I also love the For Days tee shirt subscription and recycling model. It’s a great example of a positive environmental product solution that offers customers a tangible, functional benefit.
“Ethical fashion doesn’t have to mean buying from niche brands. It can be about keeping clothes for as long as possible, buying secondhand or exchanging clothes for free—viable options no matter the size of your wallet.”
The ethical fashion movement is often labelled elitist and inaccessible for the everyday consumer. What are your thoughts on this?
When I chat to my friends about ethical fashion, they sometimes think I’m trying to pedal hemp dresses reminiscent of something you’d see on Little House on the Prairie. Or their other reference point is Stella McCartney. I think that ethical fashion has suffered from the perception of being undesirable, or expensive when it is desirable. I not only believe that this will change, but that it’s already changing. C&A has launched its Cradle to Cradle gold certified tee shirt for €4 and its Cradle to Cradle gold certified jeans for €29—certainly, accessible pricing from a mainstream brand.
And ethical fashion doesn’t have to mean buying from niche brands. It can be about keeping clothes for as long as possible, buying secondhand or exchanging clothes for free—viable options no matter the size of your wallet. Swishing the clothes swapping party devised by Lucy Shea, Futerra global CEO, is a great example of making clothes swapping fun, exciting and aspirational.
Do you see scope for fast fashion businesses to drive positive change in the garment industry without changing their overall business model?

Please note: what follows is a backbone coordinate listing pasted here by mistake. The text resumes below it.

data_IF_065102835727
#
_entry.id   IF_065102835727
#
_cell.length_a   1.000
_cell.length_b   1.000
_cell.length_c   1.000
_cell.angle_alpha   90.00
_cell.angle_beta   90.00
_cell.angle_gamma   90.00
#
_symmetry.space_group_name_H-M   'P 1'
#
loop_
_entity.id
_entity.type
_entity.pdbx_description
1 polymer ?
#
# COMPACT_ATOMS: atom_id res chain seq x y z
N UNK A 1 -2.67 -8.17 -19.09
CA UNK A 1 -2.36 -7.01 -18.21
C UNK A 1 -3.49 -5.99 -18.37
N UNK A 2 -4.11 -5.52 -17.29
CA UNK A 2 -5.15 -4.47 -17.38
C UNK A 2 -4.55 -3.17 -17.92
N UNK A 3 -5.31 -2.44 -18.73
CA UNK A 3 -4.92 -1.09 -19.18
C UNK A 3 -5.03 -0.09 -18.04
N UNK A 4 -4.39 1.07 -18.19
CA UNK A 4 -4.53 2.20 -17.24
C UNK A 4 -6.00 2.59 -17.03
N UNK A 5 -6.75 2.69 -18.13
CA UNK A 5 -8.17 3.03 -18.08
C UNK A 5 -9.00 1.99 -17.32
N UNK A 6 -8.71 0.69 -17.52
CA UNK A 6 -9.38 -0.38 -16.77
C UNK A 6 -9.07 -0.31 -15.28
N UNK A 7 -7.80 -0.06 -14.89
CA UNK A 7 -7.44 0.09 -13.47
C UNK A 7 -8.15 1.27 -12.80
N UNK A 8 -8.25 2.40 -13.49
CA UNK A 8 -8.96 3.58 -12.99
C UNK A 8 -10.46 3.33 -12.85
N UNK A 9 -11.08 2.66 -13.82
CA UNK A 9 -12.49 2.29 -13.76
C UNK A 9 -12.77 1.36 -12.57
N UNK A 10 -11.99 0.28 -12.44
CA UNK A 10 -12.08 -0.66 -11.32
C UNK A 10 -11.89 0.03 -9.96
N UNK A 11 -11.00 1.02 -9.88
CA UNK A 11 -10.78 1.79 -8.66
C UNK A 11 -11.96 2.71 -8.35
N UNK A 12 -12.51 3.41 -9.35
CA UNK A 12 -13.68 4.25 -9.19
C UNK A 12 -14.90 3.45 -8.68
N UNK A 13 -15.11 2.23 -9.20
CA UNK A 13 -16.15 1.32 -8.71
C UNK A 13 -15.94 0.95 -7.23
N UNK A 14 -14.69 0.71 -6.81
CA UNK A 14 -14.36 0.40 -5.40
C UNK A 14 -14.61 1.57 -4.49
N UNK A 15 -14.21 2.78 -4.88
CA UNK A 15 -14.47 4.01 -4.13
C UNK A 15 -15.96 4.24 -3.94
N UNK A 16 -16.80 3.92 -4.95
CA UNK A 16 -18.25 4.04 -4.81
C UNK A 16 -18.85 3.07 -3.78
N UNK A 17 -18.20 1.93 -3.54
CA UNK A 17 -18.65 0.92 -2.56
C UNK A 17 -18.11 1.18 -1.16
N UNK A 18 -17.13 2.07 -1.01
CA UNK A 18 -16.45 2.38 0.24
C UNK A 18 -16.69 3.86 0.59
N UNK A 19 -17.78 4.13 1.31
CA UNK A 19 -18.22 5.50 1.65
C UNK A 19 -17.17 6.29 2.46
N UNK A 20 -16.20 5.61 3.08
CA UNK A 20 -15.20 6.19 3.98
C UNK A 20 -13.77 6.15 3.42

Pilot projects and capsule collections can be seen as a distraction, to avoid tackling issues at the heart of the business model. On the flipside, it’s positive that fast fashion brands are engaging with sustainable fashion— I see both sides of the argument, but the reach of fast fashion brands is huge. I see it quite simply: they just have to be part of the solution. These brands provide much-needed employment to millions of people and serve millions of customers. We need to support them to provide better jobs, to make a better impact on the environment and to help their customers make better choices. If we do this successfully, I think we can really move the needle in driving positive change throughout the industry.
When looking to the future of the garment industry, what systemic change would you like to see take place and why?
I’d love to see a new narrative around consumption. We as customers are fed a story that we constantly need to buy and own new things to stay on trend, to make us happy or to feel confident. It’s such an empty promise and ultimately feeds the beast of over production and consumption.
What excites and/or daunts you about the future of the garment industry?
What daunts me is the scale of the challenge ahead. The current system is broken, and the impact this has on the environment and millions of garment workers’ lives is frankly overwhelming. But the garment industry isn’t part of the natural order, we created it. So that’s actually what excites me the most. The system is human-made and can therefore be re-made. Rather than accept what’s happening as a tragedy and blindly continue, we should seize the opportunity to build an industry that’s based on fairness, respect and integrity. Fashion has always been about reinvention and challenging the status quo so if any industry can reimagine itself, it’s got to be fashion, right?